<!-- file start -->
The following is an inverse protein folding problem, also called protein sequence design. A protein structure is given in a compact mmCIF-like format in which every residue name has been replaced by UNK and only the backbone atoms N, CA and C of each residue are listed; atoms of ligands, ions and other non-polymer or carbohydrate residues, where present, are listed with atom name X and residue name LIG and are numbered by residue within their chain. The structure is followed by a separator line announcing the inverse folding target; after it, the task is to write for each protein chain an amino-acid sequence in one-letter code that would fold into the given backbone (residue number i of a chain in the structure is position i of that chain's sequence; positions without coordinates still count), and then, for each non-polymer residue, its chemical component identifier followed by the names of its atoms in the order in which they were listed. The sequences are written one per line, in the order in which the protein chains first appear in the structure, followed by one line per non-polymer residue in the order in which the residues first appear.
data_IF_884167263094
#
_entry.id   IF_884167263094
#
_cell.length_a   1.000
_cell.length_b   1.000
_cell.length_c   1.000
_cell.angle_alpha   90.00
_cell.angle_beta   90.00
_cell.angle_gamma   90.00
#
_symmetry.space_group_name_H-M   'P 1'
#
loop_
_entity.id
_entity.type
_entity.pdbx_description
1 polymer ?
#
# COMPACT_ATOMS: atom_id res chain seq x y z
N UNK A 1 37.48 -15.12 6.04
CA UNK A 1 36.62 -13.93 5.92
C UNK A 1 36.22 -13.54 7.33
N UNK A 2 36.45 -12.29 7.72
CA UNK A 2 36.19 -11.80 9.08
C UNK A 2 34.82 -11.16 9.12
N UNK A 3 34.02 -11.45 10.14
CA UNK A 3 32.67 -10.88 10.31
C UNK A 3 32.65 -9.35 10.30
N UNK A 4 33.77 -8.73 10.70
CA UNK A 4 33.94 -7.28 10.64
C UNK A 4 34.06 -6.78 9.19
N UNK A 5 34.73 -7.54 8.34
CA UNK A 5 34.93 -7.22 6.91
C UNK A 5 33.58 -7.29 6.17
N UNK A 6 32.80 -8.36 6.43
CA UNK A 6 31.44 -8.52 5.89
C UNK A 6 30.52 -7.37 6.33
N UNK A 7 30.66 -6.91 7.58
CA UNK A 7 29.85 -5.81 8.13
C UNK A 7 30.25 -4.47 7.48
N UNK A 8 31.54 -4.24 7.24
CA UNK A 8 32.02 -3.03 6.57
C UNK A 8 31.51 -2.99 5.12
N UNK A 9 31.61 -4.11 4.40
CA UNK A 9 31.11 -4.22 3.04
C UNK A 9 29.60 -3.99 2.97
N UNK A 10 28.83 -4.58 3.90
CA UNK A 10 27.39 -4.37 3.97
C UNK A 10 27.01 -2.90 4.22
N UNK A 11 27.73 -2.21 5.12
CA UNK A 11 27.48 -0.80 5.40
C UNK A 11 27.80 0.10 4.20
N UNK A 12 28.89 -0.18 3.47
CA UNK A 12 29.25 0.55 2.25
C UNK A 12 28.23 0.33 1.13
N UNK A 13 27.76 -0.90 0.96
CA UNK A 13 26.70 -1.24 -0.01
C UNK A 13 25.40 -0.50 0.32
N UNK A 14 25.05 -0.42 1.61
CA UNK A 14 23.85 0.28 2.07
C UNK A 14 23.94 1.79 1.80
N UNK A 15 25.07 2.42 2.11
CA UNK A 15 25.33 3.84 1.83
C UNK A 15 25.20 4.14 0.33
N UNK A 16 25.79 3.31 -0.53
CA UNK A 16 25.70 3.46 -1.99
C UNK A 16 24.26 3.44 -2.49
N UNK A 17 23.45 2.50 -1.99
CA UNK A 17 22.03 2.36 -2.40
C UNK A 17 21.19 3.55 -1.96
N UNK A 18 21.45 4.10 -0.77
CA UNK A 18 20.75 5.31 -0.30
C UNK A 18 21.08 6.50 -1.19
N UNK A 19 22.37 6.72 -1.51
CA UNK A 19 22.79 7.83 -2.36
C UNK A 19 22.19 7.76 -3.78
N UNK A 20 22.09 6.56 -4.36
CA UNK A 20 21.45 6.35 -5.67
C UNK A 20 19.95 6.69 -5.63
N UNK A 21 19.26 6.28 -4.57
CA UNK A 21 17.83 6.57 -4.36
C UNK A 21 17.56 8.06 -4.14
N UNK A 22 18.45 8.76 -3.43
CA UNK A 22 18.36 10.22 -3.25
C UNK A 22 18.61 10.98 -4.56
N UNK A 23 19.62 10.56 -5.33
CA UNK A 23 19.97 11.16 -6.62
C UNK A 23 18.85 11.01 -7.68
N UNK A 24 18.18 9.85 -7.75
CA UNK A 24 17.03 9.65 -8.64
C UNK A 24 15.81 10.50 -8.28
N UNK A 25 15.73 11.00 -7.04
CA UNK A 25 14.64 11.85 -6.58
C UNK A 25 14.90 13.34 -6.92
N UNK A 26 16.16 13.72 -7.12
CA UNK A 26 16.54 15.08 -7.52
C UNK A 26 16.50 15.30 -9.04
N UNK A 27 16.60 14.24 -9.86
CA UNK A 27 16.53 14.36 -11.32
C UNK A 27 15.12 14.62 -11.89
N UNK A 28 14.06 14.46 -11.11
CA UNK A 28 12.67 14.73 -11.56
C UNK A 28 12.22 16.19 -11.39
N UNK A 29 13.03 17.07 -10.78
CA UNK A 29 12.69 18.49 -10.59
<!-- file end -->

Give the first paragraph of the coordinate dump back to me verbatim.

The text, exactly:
The following is an inverse protein folding problem, also called protein sequence design. A protein structure is given in a compact mmCIF-like format in which every residue name has been replaced by UNK and only the backbone atoms N, CA and C of each residue are listed; atoms of ligands, ions and other non-polymer or carbohydrate residues, where present, are listed with atom name X and residue name LIG and are numbered by residue within their chain. The structure is followed by a separator line announcing the inverse folding target; after it, the task is to write for each protein chain an amino-acid sequence in one-letter code that would fold into the given backbone (residue number i of a chain in the structure is position i of that chain's sequence; positions without coordinates still count), and then, for each non-polymer residue, its chemical component identifier followed by the names of its atoms in the order in which they were listed. The sequences are written one per line, in the order in which the protein chains first appear in the structure, followed by one line per non-polymer residue in the order in which the residues first appear.